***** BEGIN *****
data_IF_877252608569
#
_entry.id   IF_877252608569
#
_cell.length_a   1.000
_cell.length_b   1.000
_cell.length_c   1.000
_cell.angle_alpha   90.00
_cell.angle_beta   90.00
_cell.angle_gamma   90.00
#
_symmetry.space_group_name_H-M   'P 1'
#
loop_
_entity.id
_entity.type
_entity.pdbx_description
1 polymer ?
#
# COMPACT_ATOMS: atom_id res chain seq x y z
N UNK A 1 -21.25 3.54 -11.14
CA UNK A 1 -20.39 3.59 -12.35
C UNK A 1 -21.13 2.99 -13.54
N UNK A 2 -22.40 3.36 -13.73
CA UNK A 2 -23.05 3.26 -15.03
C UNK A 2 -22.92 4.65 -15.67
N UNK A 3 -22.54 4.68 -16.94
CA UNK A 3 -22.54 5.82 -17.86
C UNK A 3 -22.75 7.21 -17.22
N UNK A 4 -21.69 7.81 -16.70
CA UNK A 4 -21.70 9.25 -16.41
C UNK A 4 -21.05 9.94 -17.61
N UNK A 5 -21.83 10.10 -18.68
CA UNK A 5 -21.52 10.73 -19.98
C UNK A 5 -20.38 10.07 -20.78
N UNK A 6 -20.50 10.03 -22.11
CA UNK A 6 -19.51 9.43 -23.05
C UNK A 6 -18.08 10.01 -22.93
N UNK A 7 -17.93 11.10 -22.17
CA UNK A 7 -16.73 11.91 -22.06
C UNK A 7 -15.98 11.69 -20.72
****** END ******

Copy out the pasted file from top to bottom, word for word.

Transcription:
data_IF_877252608569
#
_entry.id   IF_877252608569
#
_cell.length_a   1.000
_cell.length_b   1.000
_cell.length_c   1.000
_cell.angle_alpha   90.00
_cell.angle_beta   90.00
_cell.angle_gamma   90.00
#
_symmetry.space_group_name_H-M   'P 1'
#
loop_
_entity.id
_entity.type
_entity.pdbx_description
1 polymer ?
#
# COMPACT_ATOMS: atom_id res chain seq x y z
N UNK A 1 -21.25 3.54 -11.14
CA UNK A 1 -20.39 3.59 -12.35
C UNK A 1 -21.13 2.99 -13.54
N UNK A 2 -22.40 3.36 -13.73
CA UNK A 2 -23.05 3.26 -15.03
C UNK A 2 -22.92 4.65 -15.67
N UNK A 3 -22.54 4.68 -16.94
CA UNK A 3 -22.54 5.82 -17.86
C UNK A 3 -22.75 7.21 -17.22
N UNK A 4 -21.69 7.81 -16.70
CA UNK A 4 -21.70 9.25 -16.41
C UNK A 4 -21.05 9.94 -17.61
N UNK A 5 -21.83 10.10 -18.68
CA UNK A 5 -21.52 10.73 -19.98
C UNK A 5 -20.38 10.07 -20.78
N UNK A 6 -20.50 10.03 -22.11
CA UNK A 6 -19.51 9.43 -23.05
C UNK A 6 -18.08 10.01 -22.93
N UNK A 7 -17.93 11.10 -22.17
CA UNK A 7 -16.73 11.91 -22.06
C UNK A 7 -15.98 11.69 -20.72